For the third time in six years, Hoosier Republicans face a critical decision, which is to choose a U.S. Senate nominee. Over the past six years, these voters have batted .500.
In 2012, they chose Richard Mourdock over U.S. Sen. Richard Lugar, who not only held this Senate seat for 36 years, but was Indiana’s all-time leading vote-getter. A plethora of Mourdock blunders after his landslide primary win booted this safe Republican seat to U.S. Sen. Joe Donnelly. In 2016, Republicans chose Todd Young, and he did what was almost unfathomable, which was to drub former senator and governor Evan Bayh.
There are six candidates in the current field, with U.S. Reps. Luke Messer, Todd Rokita and former legislator Mike Braun from Jasper the leading contenders. The conventional wisdom was this was a race between the two congressmen. But an Economist/You Gov Poll this week reveals congressional approval at 9 percent. On Wednesday, we learned that Braun posted $2.3 million cash on hand with $2 million raised in the fourth quarter, including about $1.75 million of his own money. Messer reported $430,000 raised and $2.4 million in cash. Rokita posted $459,000 in his 4th Quarter FEC report and has $2.4 million cash on hand.
All of this suggests that this is truly a three-man, wide open, tossup race. With his personal wealth, Braun has run three flights of statewide TV to gin up his name ID, while the congressmen have been dark. Rokita financier Dan Dumezich believes Rokita is the “frontrunner,” explaining, “Not only has Todd run statewide twice, in 2006 which was a Democratic wave year he still led the ticket.”
At the Republican Congress of Counties last month, Braun positioned himself as an “outsider” businessman and told me, “I’m coming from a different channel. I’m not coming from the political world, other than three years” in the Indiana House. “Nobody has ever tried on the Senate level to come from the business side, outside of politics. They’ve gone through the feeder system that’s given (Congress) a 20 percent approval rating.”
Braun calls himself a “disrupter,” saying of his world view, “I’ve been in the trenches building a business, not through the lens of a politician. There’s never been a better time for the party to have one pathway versus the other.”
The health insurance prism is a good example to delineate the difference between Braun and the congressmen. Rokita and Messer were both vociferous critics of Obamacare, both voting 60 times to repeal while President Obama was in office.
With President Trump and Republican majorities, they attempted to “repeal and replace” in 2017. It did pass the House, but failed in the Senate. Why? Because it was a half-baked proposal slapped together in a matter of weeks that would have thrown millions of people off coverage and jeopardized the successful Healthy Indiana Plan which covers nearly a half million Hoosiers. Those of us who don’t qualify for Obamacare subsidies have seen our premiums skyrocket.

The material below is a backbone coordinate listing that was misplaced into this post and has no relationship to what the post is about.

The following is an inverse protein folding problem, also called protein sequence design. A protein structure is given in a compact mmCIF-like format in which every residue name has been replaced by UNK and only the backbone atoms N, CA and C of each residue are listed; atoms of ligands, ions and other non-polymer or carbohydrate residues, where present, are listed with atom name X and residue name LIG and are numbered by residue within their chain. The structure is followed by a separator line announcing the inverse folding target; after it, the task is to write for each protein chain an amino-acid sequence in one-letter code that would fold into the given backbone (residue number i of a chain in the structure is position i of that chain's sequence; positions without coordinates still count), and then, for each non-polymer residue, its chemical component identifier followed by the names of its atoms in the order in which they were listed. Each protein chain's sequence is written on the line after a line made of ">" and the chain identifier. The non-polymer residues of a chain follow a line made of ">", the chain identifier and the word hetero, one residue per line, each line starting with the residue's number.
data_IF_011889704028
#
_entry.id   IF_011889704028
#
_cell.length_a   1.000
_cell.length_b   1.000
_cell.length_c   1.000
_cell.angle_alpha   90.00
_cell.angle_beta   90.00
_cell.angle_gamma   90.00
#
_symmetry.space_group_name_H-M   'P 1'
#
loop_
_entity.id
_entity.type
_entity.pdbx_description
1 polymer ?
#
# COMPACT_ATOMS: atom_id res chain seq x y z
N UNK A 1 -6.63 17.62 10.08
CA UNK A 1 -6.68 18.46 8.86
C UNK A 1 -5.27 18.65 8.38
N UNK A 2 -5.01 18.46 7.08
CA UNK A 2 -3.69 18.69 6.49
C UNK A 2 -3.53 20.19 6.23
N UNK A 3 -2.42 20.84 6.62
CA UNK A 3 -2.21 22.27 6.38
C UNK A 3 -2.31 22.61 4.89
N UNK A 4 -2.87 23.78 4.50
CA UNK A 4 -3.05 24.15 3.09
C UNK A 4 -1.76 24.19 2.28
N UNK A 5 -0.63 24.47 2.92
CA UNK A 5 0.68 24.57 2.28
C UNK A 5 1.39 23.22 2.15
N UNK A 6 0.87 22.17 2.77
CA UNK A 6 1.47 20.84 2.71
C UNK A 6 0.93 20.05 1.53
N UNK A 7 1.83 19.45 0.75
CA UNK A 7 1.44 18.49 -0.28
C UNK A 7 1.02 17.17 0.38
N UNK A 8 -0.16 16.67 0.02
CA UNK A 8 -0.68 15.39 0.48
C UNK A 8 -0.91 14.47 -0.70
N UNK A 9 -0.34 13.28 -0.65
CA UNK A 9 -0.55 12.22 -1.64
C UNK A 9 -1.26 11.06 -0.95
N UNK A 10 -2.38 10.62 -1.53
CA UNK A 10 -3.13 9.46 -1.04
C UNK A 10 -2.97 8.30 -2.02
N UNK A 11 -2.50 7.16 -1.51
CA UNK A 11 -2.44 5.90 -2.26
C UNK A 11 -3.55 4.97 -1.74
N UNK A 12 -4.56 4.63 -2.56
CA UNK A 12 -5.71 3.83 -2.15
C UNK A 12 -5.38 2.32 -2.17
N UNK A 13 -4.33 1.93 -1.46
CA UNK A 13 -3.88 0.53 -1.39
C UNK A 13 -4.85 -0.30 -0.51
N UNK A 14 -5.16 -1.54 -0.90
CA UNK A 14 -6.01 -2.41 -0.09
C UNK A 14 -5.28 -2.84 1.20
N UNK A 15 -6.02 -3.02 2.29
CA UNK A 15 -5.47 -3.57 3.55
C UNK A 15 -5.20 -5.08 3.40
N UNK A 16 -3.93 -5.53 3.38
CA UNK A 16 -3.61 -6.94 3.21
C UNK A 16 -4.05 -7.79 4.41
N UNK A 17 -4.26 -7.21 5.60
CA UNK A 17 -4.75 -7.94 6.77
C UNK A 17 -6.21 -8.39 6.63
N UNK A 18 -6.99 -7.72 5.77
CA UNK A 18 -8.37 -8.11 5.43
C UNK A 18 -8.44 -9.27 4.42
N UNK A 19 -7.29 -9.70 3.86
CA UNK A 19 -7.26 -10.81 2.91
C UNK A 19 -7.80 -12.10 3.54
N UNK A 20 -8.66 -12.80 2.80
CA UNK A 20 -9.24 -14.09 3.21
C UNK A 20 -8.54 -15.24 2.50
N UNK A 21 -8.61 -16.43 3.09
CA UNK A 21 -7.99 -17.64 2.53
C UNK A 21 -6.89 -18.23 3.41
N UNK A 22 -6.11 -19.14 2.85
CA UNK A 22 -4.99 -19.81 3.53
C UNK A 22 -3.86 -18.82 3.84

In essence, House Republicans talked a big game, but when it came time to lead, they became windbags.
And Braun? As a businessman, he figured out a way to lower premiums for his employees. “What the insurance companies want to sell you is based on high premiums which have no co-pays, which have no skin in the game,” he explained. “When you have no skin in the game, that’s the classic underpinning of conservative philosophy. You’ve got to feel some pain in your decisions. In health care, early on it was an affordable fringe benefit because health care costs were so low. As time marched on, every family wanted the best health care for their employees and their kids. That has resulted in none of the normal principles of transparency and competition being involved. It’s been distorted.”
“We were tired of hearing the insurance companies tell us we were lucky that our premiums (were) going up 10 percent every year,” he continued. “The only way you were going to fix that was by changing the underwriters. We are doing basically the same thing the insurance companies have done … not to make a profit, but to pass those dynamics on to our employees. So they now shop around in the health care system. There’s probably not a business in the U.S. that has been able to take the basic things transparently, getting you to buy into your own health care, and can say they’ve been able to give their employees a great plan that has not cost a nickel more.”
This past year, Braun said his employee premiums actually went down $1,400.
It may be an emerging model as Berkshire Hathaway’s Warren Buffet, Amazon’s Jeff Bezos and JP Morgan Chase’s Jamie Dimon are forming an independent company to slay “the hungry tapeworm on the American economy,” which is the current health insurance system.
The contrast at the Congress of Counties was Rokita promising a campaign of “smash mouth football” while Messer pointed out that Donnelly votes with Senate Minority Leader Chuck Schumer 85 percent of the time. “Well, Chuck Schumer is wrong more than 15% of the time,” Messer insisted.
These are the kind of political rally cries you’d expect from political veterans. But Rokita and Messer face in Braun someone coming at things with a different trajectory. And that’s why, with Rokita’s own internal polling showing nearly 60 percent of Republicans undecided, we’ve got a three-way Senate primary race.
— Brian Howey is publisher of Howey Politics Indiana at www.howeypolitics.com. Find him on Facebook and Twitter @hwypol.